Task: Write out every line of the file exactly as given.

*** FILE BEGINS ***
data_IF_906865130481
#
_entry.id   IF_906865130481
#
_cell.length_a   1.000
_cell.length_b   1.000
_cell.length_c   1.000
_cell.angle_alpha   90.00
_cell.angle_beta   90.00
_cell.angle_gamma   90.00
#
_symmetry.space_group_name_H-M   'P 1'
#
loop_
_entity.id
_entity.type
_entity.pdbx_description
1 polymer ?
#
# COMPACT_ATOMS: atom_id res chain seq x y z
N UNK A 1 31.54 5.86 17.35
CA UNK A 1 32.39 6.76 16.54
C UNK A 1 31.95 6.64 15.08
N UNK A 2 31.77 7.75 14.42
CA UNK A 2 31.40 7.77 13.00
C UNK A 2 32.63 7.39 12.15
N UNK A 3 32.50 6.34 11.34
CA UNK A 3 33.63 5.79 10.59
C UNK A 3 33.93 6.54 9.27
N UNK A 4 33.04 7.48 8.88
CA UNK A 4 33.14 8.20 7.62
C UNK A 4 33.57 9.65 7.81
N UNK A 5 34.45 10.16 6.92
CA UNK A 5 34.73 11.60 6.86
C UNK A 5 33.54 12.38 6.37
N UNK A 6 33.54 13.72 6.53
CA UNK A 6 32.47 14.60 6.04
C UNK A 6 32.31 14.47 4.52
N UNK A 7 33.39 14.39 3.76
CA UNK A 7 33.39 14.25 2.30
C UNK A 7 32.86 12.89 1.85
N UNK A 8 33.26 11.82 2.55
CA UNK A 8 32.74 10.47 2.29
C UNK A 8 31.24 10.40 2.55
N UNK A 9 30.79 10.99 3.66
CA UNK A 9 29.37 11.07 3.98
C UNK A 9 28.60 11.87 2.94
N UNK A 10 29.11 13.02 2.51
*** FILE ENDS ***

data_IF_906865130481
#
_entry.id   IF_906865130481
#
_cell.length_a   1.000
_cell.length_b   1.000
_cell.length_c   1.000
_cell.angle_alpha   90.00
_cell.angle_beta   90.00
_cell.angle_gamma   90.00
#
_symmetry.space_group_name_H-M   'P 1'
#
loop_
_entity.id
_entity.type
_entity.pdbx_description
1 polymer ?
#
# COMPACT_ATOMS: atom_id res chain seq x y z
N UNK A 1 31.54 5.86 17.35
CA UNK A 1 32.39 6.76 16.54
C UNK A 1 31.95 6.64 15.08
N UNK A 2 31.77 7.75 14.42
CA UNK A 2 31.40 7.77 13.00
C UNK A 2 32.63 7.39 12.15
N UNK A 3 32.50 6.34 11.34
CA UNK A 3 33.63 5.79 10.59
C UNK A 3 33.93 6.54 9.27
N UNK A 4 33.04 7.48 8.88
CA UNK A 4 33.14 8.20 7.62
C UNK A 4 33.57 9.65 7.81
N UNK A 5 34.45 10.16 6.92
CA UNK A 5 34.73 11.60 6.86
C UNK A 5 33.54 12.38 6.37
N UNK A 6 33.54 13.72 6.53
CA UNK A 6 32.47 14.60 6.04
C UNK A 6 32.31 14.47 4.52
N UNK A 7 33.39 14.39 3.76
CA UNK A 7 33.39 14.25 2.30
C UNK A 7 32.86 12.89 1.85
N UNK A 8 33.26 11.82 2.55
CA UNK A 8 32.74 10.47 2.29
C UNK A 8 31.24 10.40 2.55
N UNK A 9 30.79 10.99 3.66
CA UNK A 9 29.37 11.07 3.98
C UNK A 9 28.60 11.87 2.94
N UNK A 10 29.11 13.02 2.51